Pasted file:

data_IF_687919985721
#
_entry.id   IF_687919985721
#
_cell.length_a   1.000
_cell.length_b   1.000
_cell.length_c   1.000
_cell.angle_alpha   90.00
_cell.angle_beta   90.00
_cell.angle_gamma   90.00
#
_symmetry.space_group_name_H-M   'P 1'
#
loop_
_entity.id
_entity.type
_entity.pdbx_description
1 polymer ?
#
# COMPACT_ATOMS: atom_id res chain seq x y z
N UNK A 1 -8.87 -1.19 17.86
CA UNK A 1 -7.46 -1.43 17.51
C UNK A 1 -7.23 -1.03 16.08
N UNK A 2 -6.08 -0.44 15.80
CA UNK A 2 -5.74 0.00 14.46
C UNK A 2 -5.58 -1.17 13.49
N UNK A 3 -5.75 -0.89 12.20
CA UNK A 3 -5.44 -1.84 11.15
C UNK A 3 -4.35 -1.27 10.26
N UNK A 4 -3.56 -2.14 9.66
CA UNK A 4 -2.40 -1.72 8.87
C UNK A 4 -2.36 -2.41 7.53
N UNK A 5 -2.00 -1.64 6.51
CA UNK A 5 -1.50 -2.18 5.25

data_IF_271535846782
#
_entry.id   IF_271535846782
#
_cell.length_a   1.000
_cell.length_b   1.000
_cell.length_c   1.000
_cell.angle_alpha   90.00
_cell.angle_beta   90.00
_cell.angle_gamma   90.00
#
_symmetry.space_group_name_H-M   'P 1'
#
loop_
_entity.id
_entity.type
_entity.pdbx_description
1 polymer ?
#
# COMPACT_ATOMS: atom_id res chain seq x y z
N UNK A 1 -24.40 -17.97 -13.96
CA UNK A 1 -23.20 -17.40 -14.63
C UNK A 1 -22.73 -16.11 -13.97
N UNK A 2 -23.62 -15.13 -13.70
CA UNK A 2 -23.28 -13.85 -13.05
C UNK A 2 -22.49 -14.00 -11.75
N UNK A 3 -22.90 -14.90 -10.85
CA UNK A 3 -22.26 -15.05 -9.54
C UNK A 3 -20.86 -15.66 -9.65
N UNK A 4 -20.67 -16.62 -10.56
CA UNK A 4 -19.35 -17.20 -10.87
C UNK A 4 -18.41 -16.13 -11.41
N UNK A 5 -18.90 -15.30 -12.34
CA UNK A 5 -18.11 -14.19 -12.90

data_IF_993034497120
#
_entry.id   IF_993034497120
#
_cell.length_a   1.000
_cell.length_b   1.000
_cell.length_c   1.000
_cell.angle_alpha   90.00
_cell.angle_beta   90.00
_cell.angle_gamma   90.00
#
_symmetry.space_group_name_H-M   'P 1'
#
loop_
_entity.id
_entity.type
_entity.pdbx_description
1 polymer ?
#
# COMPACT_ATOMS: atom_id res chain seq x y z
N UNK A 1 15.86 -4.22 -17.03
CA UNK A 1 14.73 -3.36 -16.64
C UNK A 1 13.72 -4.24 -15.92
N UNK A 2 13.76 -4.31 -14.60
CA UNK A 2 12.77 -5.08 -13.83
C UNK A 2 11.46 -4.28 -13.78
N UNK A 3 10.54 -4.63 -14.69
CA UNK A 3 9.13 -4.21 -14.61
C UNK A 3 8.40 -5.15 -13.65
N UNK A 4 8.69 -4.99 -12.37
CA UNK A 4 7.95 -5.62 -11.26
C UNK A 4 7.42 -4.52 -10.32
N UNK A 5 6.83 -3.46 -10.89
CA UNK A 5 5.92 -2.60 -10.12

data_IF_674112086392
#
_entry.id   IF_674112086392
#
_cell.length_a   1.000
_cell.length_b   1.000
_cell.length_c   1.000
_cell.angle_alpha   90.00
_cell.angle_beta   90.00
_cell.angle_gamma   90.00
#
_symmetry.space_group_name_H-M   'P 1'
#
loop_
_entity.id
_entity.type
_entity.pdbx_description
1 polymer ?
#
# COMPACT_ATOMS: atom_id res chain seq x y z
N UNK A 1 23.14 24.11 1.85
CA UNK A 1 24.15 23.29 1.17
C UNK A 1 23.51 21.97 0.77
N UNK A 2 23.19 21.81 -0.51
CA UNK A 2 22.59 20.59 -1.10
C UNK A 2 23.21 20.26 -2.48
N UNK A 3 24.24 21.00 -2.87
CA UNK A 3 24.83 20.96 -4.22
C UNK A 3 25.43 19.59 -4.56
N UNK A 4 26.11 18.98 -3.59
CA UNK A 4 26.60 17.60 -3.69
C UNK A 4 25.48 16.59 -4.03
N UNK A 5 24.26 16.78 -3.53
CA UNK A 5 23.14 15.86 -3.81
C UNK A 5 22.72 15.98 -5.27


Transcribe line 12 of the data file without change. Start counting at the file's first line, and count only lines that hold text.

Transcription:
_symmetry.space_group_name_H-M   'P 1'